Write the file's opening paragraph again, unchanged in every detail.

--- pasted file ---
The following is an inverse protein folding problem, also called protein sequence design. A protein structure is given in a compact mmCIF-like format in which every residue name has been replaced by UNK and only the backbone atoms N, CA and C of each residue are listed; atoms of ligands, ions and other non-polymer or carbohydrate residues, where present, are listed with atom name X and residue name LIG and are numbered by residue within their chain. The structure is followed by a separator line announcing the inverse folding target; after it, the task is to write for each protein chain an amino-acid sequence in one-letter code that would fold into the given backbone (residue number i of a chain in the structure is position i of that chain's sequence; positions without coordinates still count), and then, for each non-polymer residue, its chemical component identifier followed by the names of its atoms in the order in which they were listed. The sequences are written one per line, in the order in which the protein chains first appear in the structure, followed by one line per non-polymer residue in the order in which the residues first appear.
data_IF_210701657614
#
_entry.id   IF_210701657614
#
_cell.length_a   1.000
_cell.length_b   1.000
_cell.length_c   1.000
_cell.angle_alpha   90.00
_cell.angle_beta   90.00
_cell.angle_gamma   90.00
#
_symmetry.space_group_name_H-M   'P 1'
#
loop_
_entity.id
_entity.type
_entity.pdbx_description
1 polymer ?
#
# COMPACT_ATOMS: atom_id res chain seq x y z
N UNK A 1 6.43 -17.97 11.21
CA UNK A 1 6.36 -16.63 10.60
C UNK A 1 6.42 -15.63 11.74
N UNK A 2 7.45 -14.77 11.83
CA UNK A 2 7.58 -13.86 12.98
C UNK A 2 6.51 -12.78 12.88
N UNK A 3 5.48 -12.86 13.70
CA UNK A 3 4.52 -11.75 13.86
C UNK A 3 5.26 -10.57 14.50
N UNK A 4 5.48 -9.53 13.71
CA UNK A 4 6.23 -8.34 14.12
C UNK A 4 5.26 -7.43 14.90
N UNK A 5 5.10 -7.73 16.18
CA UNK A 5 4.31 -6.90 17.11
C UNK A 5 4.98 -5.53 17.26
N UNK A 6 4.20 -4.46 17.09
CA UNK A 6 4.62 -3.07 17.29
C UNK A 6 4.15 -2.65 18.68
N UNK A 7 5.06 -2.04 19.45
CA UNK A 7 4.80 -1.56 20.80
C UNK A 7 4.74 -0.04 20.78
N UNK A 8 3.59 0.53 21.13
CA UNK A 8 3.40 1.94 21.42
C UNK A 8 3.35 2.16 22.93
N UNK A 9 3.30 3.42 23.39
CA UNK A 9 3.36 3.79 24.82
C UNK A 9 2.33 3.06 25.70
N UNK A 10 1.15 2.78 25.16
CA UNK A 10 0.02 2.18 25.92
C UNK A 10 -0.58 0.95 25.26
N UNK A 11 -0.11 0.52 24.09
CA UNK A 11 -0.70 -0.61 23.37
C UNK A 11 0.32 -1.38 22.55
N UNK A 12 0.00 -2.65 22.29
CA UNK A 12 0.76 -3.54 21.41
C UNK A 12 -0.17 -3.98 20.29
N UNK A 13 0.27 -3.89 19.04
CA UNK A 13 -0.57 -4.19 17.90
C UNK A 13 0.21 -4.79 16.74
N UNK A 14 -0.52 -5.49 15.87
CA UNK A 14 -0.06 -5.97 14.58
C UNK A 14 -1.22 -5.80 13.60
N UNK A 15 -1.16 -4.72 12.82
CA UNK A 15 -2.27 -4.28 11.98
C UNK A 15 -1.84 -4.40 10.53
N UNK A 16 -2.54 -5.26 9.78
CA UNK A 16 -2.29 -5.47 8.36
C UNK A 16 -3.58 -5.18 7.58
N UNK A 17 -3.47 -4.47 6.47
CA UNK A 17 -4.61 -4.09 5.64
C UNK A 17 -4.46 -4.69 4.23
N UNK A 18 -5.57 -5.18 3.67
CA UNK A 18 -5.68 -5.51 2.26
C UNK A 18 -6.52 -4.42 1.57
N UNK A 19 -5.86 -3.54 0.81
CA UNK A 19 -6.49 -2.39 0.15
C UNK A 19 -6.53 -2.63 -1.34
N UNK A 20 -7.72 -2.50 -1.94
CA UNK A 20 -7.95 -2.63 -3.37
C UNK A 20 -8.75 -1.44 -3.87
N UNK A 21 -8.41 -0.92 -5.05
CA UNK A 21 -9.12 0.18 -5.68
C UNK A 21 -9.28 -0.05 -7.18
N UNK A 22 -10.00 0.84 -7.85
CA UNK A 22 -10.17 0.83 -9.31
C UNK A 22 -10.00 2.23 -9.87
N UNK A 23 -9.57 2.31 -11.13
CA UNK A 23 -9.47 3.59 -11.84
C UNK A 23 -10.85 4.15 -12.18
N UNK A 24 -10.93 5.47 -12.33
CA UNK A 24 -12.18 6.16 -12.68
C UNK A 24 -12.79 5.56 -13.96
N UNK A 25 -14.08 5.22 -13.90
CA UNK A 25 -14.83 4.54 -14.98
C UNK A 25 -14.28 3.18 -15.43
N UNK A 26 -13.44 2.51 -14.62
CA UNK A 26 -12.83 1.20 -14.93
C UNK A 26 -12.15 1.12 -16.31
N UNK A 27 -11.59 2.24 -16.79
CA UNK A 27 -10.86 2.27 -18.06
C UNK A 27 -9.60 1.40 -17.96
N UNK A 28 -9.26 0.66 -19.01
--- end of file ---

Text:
The following is an inverse protein folding problem, also called protein sequence design. A protein structure is given in a compact mmCIF-like format in which every residue name has been replaced by UNK and only the backbone atoms N, CA and C of each residue are listed; atoms of ligands, ions and other non-polymer or carbohydrate residues, where present, are listed with atom name X and residue name LIG and are numbered by residue within their chain. The structure is followed by a separator line announcing the inverse folding target; after it, the task is to write for each protein chain an amino-acid sequence in one-letter code that would fold into the given backbone (residue number i of a chain in the structure is position i of that chain's sequence; positions without coordinates still count), and then, for each non-polymer residue, its chemical component identifier followed by the names of its atoms in the order in which they were listed. The sequences are written one per line, in the order in which the protein chains first appear in the structure, followed by one line per non-polymer residue in the order in which the residues first appear.